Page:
First Few Weeks of Hockey Have Been Downright Offensive

Greg Mole

The new rules were meant to increase scoring league, but few could have predicted what has happened over the first few weeks of the season. With referees cracking down on defensive holding and interference, games are featuring an unprecedented number of penalties. As a result, the power play has become more important than ever before.

In a Monday night game between the Rangers and Islanders, there were a combined 16 power plays and three special teams goals. This massive amount of man-advantage hockey is changing the way the game is played. The power play has always been important, and teams that excel at scoring with the extra attacker or penalty killing are often among the best squads in the league. Power plays can be giant momentum shifters and, even if teams do not score, they knock at least two minutes of time off the clock for their opponents.

But a big part of the power play’s appeal was that it only happened a few times during a game. With special teams play taking up more and more of the game, the man advantage has lost some of its excitement.

The preponderance of penalties also takes the game out of its element. One of the most appealing aspects of the NHL is the fast pace of its play. The entire reason behind placing more of an emphasis on calling defensive penalties was to open up the ice and allow the quicker, finesse players to showcase their talents. However, by calling penalties left and righ, the referees are slowing the game down, breaking it down into two-minute chunks of power play action and making it difficult for teams to develop any kind of rhythm.

Special teams play is the exact opposite of a flow-based game. The team with the man-advantage simply moves into its offensive zone and cycles the puck around while looking for any openings to shoot. Power plays can provide a flurry of offensive action, as goalies are peppered from a variety of different angles and have to contend with screens and redirections; however, they can also be very boring, with teams often squandering opportunities passing the puck back and forth, looking for a perfect shot.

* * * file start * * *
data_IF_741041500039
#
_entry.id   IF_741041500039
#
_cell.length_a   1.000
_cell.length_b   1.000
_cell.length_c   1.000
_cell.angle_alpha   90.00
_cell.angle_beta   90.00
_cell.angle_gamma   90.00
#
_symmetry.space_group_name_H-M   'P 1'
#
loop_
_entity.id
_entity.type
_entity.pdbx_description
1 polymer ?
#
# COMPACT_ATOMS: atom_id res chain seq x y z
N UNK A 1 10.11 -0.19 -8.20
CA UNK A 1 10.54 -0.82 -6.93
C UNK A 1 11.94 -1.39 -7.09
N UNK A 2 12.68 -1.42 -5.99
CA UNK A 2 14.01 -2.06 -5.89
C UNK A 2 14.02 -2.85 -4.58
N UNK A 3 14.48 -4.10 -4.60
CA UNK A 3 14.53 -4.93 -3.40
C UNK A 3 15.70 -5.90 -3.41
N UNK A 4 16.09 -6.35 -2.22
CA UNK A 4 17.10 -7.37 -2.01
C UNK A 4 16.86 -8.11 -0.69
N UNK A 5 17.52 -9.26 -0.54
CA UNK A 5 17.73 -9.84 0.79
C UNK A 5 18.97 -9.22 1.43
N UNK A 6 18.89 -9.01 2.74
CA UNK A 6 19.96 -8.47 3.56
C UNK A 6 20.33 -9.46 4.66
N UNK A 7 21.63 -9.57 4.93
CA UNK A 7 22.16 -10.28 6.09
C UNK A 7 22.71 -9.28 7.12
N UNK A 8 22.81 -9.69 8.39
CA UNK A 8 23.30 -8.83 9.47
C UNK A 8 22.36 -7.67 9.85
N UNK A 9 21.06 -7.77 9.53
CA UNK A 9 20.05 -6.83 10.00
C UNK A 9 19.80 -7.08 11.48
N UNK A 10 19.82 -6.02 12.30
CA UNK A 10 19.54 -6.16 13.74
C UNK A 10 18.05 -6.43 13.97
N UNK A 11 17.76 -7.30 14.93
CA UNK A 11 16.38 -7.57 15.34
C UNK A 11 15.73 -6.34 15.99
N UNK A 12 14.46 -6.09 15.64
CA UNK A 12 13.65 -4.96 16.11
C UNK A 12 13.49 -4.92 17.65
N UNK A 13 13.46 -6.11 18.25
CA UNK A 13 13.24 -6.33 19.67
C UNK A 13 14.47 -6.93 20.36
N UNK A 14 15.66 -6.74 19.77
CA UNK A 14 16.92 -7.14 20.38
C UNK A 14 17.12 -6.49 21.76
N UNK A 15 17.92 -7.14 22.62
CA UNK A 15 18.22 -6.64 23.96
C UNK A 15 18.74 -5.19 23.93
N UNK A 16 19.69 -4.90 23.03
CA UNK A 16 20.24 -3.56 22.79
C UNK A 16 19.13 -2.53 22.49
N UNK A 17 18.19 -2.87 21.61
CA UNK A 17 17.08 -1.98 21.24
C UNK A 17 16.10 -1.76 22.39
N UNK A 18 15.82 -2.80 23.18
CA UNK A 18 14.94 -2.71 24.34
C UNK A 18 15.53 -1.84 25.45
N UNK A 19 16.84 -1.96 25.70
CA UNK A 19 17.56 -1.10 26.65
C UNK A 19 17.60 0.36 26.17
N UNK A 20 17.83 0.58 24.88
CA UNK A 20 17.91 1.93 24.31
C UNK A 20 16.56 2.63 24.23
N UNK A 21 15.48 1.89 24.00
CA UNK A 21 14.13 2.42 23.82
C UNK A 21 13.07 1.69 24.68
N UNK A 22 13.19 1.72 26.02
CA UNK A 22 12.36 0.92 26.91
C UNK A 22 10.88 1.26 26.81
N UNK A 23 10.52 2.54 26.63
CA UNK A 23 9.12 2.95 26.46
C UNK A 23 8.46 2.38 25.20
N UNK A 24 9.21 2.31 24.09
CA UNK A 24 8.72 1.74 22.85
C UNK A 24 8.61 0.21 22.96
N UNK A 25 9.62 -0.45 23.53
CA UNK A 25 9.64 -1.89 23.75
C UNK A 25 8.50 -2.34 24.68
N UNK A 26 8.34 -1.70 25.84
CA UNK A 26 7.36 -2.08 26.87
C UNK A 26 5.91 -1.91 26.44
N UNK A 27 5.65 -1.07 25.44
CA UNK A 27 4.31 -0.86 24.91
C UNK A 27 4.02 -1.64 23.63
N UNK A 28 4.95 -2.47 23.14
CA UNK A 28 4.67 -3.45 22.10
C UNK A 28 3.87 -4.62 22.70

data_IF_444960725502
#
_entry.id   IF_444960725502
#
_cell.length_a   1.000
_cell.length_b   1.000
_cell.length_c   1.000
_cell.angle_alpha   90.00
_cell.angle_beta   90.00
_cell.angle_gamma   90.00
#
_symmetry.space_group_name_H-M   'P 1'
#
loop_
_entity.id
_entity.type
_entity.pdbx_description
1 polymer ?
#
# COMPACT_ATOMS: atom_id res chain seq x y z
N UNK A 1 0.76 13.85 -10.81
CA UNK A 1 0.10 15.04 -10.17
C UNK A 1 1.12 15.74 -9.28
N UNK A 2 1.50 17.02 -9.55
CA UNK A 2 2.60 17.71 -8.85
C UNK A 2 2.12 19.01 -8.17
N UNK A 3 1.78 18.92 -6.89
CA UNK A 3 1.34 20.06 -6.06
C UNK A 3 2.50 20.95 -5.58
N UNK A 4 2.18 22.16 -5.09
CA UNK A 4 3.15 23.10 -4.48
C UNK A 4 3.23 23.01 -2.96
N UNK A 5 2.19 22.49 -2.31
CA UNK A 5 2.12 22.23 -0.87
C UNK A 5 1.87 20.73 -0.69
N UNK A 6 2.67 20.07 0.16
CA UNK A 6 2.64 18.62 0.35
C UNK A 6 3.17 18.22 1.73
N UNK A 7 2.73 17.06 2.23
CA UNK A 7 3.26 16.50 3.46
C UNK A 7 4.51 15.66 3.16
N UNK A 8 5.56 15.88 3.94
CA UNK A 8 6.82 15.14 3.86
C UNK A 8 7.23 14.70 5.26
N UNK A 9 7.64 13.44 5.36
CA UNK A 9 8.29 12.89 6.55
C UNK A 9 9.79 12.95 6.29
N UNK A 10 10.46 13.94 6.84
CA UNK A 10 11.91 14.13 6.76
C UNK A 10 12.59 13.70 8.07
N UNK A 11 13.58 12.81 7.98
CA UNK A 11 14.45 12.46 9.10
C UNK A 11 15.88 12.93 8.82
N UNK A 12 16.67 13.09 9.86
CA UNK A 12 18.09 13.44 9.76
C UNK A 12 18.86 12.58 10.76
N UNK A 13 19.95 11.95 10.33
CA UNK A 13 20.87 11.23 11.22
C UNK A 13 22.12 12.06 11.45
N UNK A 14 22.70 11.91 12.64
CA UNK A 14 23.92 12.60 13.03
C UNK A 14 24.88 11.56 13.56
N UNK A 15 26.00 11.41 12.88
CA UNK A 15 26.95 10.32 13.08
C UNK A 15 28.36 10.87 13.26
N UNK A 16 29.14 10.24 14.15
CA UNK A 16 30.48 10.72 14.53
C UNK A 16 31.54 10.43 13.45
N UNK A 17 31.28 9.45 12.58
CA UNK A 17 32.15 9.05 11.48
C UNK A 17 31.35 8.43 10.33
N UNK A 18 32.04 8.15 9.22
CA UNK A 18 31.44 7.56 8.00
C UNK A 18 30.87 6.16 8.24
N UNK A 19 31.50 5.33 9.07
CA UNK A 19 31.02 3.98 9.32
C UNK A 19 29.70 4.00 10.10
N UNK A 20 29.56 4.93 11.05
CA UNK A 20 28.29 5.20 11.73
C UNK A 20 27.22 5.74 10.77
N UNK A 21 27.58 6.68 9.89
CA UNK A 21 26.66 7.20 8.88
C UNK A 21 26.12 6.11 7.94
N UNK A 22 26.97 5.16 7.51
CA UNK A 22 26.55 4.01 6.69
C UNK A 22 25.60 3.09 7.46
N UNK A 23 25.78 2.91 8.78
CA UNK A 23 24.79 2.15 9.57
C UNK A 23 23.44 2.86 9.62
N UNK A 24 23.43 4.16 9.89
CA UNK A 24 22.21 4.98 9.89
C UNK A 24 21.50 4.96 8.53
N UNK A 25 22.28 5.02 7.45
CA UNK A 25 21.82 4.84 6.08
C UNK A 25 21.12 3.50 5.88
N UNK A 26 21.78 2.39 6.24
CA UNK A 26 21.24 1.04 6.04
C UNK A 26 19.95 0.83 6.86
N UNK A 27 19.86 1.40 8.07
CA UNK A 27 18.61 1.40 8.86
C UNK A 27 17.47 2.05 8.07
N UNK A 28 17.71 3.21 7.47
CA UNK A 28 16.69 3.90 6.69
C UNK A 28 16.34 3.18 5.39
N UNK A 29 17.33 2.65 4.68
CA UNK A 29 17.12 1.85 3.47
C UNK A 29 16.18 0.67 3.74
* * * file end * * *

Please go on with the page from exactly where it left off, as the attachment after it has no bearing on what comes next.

The worst part is that the new “offense-oriented” NHL has not generated much more in the way of scoring. Despite featuring all those power plays, the Rangers-Islanders game ended in a 3-2 Rangers’ win. This is no anomaly – scoreboards across the league look pretty similar. And, with the preponderance of penalty-calling, power play conversion percentages are way down for a number of teams.

The simple fact is that a man advantage only increases scoring to a certain extent. Good teams can make up for the loss of a player on the ice by crashing around the goalie and making it difficult for its opponents to find a clear shot.

This problem should take care of itself in time. No team wants to provide its opponent with eight chances to go on the power play regardless of how successful it is in scoring on special teams. Defensemen will adjust and learn to play within the new guidelines, and then play will really be opened up.

Also, since the power play is currently such a dominant part of the game, teams will develop new strategies to improve their man-advantage conversion percentages and scoring will see a rise. Although the staccato feel of a game split into special teams play is unattractive, a rise in scoring will help achieve the NHL’s goal of offering fans more action.

Time will tell whether the new emphasis on defensive penalties adds to the appeal of the game. More scoring chances also gives goalies a chance to highlight their prowess between the pipes and should lead to more acrobatic saves. If everything works out as the league intends, play should improve on a number of different levels. Right now though, the NHL appears mired in the doldrums of five-on-four hockey.